In the News

Fish Talk in the News – Friday, September 6

Scientists are stumped by Atlantic killifish in New Bedford Harbor, which appear to be resistant to PCB toxiciity. Photo: Brian Gratwicke/Wikimedia Commons

  • A report released by the National Academy of Sciences’ National Research Council this week highlights progress made in rebuilding fish stocks since the 2006 reauthorization of the Magnuson-Stevens Act. The report says that 43 percent of stocks are rebuilt or have made significant progress in the past 10 years, while another 31 percent are on track to rebuild. But the report also indicated that 26 percent of stocks continue to be overfished to poor assessments and enforcement. It makes several recommendations for accommodating uncertainty, including basing rebuilding plans on target fishing levels, rather than target stock sizes, and imposing gradually smaller catch limits as soon as stocks begin to show signs of overfishing. The report was requested by Congress.
  • An opinion piece by Environmental Defense Fund’s Sarah Smith, published in the Portland Press Herald, argues that the groundfish closed areas are a critical component to building resilience to climate change for New England’s fisheries. As the distribution of fish species shifts in response to warming waters, areas protected from commercial fishing will help fish adapt to new environmental conditions. Fish in closed areas grow older and larger and are more resilient to environmental stress.
  • An opinion piece in the Newburyport News points out the noticeable changes in the distribution of fish species in New England. In the past several years, bonito and black sea bass—which were once common only in Southern New England waters—have been frequently sighted in the Isle of Shoals area and in the Gulf of Maine. Meanwhile, species like pandalid shrimp have migrated farther north, and right whales have scattered as plankton distribution changes.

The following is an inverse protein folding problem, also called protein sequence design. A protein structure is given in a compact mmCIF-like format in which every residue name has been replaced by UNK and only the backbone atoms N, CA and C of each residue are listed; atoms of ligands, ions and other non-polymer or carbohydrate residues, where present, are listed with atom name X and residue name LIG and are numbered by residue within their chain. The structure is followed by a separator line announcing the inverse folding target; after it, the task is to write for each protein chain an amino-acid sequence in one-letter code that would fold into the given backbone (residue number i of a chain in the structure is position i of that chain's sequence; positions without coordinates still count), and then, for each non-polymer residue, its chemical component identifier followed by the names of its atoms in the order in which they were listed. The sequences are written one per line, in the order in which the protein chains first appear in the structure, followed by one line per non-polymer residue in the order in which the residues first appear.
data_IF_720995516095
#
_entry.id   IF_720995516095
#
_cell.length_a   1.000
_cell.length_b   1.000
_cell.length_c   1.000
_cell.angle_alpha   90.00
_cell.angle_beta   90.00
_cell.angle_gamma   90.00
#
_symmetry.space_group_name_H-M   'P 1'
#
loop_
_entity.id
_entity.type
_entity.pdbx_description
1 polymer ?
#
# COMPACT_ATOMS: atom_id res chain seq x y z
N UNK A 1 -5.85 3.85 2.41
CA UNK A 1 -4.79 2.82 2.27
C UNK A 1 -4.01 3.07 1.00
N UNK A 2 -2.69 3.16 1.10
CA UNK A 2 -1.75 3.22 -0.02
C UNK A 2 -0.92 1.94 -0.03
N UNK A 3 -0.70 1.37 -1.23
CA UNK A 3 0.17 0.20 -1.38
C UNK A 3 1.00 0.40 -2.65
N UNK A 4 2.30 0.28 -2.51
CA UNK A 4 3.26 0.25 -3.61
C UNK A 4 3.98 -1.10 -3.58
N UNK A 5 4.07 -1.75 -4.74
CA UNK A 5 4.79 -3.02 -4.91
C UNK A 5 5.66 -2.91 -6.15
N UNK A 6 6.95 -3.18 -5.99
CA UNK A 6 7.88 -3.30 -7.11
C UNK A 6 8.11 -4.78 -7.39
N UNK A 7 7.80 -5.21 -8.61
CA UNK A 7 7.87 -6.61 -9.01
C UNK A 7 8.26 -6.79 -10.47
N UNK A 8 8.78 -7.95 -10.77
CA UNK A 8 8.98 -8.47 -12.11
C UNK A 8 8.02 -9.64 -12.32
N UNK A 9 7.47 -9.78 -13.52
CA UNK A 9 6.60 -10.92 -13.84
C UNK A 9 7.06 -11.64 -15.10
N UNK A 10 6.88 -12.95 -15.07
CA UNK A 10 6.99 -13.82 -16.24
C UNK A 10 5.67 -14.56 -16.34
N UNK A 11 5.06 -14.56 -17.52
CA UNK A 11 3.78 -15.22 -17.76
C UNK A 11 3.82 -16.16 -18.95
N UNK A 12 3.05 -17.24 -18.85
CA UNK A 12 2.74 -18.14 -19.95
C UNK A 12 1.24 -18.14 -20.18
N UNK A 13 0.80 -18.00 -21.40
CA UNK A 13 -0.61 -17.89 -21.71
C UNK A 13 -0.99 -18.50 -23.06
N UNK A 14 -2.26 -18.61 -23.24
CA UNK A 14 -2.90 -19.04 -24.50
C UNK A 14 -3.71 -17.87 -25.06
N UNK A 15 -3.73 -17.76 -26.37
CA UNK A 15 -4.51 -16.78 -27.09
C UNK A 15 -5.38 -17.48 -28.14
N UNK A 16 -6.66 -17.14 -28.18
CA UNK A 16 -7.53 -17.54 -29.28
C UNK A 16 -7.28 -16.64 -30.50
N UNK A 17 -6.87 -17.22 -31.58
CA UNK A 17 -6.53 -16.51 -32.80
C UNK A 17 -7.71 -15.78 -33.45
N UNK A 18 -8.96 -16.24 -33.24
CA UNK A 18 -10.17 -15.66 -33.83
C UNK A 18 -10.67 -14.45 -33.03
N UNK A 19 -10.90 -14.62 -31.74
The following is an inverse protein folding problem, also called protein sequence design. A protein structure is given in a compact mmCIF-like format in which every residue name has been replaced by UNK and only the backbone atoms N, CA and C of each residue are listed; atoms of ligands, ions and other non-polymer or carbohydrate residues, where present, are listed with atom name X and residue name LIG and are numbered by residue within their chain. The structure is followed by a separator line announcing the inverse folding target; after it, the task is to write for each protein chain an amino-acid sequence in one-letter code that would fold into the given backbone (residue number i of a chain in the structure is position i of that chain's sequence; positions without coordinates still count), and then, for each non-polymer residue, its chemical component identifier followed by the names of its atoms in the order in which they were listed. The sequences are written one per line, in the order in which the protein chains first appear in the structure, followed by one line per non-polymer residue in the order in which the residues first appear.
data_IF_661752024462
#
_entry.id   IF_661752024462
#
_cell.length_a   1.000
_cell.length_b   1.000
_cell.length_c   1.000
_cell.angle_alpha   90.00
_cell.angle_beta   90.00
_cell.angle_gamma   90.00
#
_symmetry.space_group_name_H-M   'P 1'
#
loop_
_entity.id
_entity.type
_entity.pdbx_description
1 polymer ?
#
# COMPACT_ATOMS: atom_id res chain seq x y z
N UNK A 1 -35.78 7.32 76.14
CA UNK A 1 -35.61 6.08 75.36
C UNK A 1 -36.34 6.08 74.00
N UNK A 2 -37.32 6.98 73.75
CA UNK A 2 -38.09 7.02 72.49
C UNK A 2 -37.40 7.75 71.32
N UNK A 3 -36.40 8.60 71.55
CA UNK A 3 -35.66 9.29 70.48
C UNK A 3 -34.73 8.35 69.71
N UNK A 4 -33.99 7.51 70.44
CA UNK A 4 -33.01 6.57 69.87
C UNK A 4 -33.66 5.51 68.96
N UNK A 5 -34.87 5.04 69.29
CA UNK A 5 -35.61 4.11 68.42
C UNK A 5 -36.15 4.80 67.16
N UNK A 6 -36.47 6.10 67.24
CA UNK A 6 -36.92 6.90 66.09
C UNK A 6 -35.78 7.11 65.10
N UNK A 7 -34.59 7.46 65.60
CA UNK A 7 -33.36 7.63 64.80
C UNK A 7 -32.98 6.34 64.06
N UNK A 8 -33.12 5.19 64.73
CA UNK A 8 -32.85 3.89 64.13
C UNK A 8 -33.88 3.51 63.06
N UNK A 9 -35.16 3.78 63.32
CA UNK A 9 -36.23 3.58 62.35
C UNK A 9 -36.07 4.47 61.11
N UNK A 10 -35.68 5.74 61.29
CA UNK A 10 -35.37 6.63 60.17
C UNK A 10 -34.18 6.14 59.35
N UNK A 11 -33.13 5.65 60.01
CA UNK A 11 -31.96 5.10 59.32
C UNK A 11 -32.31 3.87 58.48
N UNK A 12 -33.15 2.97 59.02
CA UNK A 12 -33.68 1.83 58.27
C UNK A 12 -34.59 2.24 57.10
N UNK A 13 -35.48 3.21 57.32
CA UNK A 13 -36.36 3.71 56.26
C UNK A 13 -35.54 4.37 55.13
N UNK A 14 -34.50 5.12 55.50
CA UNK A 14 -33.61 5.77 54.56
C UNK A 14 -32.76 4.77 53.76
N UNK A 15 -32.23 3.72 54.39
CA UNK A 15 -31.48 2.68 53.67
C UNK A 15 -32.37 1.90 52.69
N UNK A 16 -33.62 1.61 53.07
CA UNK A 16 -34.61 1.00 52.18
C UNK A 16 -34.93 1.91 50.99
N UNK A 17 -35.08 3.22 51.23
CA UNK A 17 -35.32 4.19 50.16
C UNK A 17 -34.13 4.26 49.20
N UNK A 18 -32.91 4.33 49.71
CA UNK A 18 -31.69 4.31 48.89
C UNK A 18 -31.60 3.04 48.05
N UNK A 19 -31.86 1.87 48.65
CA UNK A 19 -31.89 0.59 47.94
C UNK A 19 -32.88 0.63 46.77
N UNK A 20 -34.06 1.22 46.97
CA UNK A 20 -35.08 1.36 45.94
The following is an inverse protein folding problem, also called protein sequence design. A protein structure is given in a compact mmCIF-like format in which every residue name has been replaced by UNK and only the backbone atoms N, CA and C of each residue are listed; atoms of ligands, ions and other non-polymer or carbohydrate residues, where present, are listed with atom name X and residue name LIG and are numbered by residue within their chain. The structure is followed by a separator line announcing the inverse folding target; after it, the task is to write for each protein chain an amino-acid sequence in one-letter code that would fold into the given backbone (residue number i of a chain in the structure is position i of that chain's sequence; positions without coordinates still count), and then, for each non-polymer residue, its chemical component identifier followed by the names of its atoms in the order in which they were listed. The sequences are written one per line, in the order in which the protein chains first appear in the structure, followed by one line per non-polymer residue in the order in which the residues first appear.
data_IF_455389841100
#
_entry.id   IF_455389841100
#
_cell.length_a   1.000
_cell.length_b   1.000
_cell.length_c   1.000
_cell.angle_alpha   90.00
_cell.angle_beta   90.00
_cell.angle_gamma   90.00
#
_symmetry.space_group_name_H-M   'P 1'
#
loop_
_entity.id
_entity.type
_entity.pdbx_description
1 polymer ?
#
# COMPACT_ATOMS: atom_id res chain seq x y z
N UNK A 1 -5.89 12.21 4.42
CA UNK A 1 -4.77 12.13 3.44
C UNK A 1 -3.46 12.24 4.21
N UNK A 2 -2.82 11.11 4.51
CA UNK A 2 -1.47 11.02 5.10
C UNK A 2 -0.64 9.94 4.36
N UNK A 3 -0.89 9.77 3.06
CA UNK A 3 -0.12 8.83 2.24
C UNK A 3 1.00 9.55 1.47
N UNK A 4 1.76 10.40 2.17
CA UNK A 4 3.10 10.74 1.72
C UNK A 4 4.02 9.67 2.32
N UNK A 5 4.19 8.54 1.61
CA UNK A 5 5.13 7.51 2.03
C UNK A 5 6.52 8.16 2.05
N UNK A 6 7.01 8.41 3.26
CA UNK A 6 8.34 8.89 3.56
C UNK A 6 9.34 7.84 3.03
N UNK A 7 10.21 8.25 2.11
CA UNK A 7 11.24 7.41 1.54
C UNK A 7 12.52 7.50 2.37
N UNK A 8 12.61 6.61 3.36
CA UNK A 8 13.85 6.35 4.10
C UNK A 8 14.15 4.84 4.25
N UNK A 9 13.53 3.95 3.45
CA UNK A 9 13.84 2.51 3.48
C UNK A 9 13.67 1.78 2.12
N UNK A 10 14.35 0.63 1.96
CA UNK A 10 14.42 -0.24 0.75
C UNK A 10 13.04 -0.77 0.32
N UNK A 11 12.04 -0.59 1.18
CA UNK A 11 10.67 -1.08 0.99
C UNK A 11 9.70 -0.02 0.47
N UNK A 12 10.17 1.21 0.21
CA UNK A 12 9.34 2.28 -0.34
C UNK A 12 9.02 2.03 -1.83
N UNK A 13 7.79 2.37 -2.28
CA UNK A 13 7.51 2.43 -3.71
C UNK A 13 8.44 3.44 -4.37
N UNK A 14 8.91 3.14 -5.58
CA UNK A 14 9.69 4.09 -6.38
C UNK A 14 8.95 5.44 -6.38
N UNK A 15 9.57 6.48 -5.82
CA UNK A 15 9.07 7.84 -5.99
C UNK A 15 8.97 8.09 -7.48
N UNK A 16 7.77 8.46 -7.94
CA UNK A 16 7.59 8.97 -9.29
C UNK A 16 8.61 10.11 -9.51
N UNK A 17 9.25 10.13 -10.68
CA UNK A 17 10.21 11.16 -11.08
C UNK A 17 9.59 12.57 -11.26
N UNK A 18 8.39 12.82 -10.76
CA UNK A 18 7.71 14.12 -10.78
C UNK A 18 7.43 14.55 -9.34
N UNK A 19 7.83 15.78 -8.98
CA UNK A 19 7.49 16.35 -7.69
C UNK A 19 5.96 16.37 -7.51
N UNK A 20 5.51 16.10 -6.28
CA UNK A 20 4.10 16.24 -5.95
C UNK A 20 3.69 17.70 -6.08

• Squid have also been moving north. Fishermen and boaters have noticed a boom of longfin squid along Massachusetts’ North Shore. The species was previously common south of Cape Cod, but only present in smaller numbers in waters to the north. The sudden abundance of squid has caused towns to impose new restrictions on recreational squid angling.
  • Maine’s seafood harvest in 2012 was worth a record $528 million. 65% of this revenue came from the lobster fishery, despite plummeting prices. Maine’s overwhelming dependence on lobster has led scientists and officials to recommend diversifying the state’s fishery, since the lobster monoculture is very vulnerable to disease and environmental stress.
  • Next week, UMass Large Pelagics Research Center scientists will head to sea to begin tagging juvenile bluefin tuna. They anticipate the 55 digital tags will provide information about migratory patterns, behavior, and reproduction. The scientists are collaborating with local commercial fishermen to find and catch the tuna.
  • The US Fish and Wildlife Service will no longer stock the Merrimack River with Atlantic salmon. Officials say the program has produced low population returns, and there is little chance that Atlantic salmon populations will rebuild in the river. The agency will shift resources to shad restoration.
  • The New England Fishery Management Council has released the agenda for its September 24-26 meeting in Hyannis, MA. Topics will include the development of the Omnibus Habitat Amendment, transboundary groundfish stock assessments, and updates from the scallop, monkfish, skate, and herring committees.
  • The State of Massachusetts closed 40 oyster beds between Marshfield and Plymouth in response to an outbreak of vibrio. The Department of Public Health has also recalled oysters from those areas collected after July 22. Vibrio causes gastrointestinal distress and is commonly linked to consumption of raw shellfish.  Increasing incidence of the bacterial infection has been linked to warming waters.
  • Scientists are puzzled by the killifish in heavily polluted New Bedford Harbor. The fish are contaminated with levels of PCBs well over the lethal limit for the species, but they seem to be thriving. The scientists guess that the fish have developed a tolerance to PCBs, beginning in the 1940s when the industrial pollution of the harbor began. Nearly all fish caught in New Bedford harbor are considered unsafe to eat due to contamination.


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